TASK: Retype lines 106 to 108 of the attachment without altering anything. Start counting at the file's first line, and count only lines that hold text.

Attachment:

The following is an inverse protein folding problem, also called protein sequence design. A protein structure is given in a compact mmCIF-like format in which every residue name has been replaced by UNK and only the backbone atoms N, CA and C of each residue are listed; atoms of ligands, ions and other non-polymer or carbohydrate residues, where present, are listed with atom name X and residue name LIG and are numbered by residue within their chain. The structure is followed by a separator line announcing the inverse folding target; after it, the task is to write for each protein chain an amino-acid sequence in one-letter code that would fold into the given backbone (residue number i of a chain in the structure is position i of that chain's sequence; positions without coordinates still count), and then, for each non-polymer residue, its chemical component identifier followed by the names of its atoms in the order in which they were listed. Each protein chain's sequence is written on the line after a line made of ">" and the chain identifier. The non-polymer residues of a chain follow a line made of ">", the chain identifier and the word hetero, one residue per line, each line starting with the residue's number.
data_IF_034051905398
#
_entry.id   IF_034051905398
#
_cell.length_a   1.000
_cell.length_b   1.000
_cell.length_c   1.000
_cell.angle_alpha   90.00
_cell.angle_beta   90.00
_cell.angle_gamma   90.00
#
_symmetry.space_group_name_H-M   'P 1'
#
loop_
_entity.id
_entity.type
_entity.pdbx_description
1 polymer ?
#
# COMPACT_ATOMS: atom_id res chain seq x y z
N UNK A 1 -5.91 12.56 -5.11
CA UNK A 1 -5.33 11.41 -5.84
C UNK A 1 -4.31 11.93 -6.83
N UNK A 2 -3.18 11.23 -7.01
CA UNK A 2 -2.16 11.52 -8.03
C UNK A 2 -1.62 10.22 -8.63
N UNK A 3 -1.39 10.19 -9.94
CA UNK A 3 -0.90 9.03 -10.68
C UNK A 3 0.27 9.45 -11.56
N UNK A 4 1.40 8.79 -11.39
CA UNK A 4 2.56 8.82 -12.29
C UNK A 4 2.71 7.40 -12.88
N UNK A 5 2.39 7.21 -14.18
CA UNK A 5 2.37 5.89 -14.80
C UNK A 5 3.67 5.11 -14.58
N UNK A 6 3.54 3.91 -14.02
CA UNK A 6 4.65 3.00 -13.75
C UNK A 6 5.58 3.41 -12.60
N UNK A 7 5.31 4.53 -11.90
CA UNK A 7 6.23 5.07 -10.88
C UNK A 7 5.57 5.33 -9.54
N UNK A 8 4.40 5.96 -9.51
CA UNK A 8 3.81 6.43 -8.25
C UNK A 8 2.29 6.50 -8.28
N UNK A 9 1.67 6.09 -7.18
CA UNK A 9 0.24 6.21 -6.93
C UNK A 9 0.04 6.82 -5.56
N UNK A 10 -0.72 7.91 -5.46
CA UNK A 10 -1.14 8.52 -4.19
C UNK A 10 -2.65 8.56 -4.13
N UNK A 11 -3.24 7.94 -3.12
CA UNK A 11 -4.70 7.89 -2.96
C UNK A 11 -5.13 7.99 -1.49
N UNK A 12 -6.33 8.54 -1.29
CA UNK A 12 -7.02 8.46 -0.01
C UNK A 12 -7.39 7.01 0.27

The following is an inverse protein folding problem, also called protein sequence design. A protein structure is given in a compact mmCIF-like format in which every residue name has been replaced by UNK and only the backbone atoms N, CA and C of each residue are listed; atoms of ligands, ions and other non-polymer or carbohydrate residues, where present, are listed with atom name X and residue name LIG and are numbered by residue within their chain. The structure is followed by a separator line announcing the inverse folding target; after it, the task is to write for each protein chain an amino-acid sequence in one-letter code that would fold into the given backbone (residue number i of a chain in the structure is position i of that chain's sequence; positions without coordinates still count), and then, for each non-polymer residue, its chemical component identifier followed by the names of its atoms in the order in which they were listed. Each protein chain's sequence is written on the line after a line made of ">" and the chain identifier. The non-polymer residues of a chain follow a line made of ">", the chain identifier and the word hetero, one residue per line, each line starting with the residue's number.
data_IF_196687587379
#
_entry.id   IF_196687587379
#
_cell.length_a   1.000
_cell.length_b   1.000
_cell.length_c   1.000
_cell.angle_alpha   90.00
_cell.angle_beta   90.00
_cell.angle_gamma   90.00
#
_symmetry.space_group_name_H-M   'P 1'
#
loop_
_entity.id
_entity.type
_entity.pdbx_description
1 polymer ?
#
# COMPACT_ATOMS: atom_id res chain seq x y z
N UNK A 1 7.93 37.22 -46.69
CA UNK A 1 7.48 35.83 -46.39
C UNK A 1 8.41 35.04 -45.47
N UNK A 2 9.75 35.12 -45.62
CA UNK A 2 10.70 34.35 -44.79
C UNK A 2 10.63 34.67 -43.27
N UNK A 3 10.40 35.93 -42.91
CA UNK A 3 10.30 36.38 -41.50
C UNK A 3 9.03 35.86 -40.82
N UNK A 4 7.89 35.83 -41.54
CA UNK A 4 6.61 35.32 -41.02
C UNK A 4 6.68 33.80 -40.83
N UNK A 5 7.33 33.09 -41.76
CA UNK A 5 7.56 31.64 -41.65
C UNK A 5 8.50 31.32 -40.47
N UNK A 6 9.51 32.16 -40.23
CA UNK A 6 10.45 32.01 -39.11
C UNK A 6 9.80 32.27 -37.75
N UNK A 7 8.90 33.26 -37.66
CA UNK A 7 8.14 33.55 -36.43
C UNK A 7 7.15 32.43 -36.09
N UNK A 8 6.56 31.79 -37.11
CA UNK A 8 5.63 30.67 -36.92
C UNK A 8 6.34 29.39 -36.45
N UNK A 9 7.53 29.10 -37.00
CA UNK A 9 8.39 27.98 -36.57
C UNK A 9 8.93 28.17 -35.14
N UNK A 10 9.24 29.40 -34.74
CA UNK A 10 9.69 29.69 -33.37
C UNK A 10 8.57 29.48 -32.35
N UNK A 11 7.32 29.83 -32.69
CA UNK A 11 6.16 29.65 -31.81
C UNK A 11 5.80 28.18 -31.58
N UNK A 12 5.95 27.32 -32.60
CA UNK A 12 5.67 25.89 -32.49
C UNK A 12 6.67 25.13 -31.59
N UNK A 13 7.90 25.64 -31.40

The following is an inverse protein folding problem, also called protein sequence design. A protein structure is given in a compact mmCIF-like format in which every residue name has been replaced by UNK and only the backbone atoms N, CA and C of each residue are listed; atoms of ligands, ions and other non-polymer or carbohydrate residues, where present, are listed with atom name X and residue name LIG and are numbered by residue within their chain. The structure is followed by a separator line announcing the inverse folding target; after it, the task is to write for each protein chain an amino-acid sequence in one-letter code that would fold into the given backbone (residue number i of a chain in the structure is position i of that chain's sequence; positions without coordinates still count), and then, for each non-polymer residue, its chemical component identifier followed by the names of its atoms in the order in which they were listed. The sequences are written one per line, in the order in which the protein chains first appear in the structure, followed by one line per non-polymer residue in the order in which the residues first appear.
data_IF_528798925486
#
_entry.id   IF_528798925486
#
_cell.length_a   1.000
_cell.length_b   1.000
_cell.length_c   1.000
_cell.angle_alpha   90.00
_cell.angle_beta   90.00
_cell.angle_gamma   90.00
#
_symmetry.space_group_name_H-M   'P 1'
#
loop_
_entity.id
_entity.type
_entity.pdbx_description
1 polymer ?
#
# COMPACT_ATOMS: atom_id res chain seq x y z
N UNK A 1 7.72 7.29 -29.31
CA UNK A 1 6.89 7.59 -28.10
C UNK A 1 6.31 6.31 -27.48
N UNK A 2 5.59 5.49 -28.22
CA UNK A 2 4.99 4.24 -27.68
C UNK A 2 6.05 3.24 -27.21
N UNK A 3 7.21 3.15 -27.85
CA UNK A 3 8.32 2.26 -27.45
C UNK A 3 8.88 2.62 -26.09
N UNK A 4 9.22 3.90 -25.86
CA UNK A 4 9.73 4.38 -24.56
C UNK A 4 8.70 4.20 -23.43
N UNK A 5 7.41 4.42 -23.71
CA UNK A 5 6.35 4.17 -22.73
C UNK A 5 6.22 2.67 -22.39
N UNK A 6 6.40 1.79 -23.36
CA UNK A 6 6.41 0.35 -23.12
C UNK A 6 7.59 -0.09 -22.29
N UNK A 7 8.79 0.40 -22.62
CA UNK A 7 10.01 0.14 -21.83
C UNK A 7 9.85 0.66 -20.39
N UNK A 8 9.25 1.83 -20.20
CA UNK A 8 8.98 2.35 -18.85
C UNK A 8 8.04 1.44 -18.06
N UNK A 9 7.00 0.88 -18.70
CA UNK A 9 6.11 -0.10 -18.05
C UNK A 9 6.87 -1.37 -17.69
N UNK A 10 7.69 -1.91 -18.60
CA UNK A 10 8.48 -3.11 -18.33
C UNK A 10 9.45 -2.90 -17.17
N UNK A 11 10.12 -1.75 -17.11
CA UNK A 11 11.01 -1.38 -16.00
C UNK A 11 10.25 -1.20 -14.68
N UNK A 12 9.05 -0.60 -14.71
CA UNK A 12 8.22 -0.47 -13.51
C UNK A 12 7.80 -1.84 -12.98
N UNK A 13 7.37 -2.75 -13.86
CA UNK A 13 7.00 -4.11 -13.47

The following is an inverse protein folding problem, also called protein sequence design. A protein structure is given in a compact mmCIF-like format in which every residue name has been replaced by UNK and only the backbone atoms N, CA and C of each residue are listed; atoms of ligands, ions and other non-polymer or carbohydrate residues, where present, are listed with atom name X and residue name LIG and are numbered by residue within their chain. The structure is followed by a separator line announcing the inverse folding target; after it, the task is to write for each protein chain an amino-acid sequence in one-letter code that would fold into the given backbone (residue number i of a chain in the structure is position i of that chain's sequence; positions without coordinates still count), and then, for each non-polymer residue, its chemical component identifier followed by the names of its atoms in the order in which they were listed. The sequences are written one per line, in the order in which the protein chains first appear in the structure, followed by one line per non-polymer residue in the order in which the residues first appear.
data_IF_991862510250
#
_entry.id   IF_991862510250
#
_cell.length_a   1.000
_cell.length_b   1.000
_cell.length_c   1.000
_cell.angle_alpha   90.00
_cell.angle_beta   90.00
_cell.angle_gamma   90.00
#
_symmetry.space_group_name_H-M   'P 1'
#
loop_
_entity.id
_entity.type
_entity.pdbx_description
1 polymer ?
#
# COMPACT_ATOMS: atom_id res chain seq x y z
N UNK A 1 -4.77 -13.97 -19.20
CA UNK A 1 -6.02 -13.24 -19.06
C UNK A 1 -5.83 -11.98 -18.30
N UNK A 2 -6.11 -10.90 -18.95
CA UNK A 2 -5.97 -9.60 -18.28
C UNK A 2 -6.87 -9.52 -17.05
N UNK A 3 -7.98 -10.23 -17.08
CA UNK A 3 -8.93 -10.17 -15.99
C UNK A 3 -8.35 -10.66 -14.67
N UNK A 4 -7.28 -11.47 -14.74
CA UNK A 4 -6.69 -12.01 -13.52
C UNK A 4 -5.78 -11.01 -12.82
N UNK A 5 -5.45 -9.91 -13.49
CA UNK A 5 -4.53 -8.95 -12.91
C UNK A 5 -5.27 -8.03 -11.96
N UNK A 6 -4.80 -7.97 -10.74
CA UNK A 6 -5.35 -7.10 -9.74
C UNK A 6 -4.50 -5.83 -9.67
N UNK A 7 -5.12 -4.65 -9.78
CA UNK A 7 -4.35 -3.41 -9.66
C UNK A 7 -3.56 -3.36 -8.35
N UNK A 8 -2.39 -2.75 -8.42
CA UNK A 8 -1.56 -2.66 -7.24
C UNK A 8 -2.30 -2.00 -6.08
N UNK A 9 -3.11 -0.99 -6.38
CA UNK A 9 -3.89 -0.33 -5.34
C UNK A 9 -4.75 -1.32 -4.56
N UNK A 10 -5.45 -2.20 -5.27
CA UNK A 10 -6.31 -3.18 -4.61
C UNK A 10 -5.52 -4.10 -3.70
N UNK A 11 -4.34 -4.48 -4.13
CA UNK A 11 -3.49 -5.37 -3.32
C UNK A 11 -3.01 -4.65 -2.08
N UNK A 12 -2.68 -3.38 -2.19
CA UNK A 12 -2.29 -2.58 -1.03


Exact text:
N UNK A 10 9.24 29.40 -34.74
CA UNK A 10 9.69 29.69 -33.37
C UNK A 10 8.57 29.48 -32.35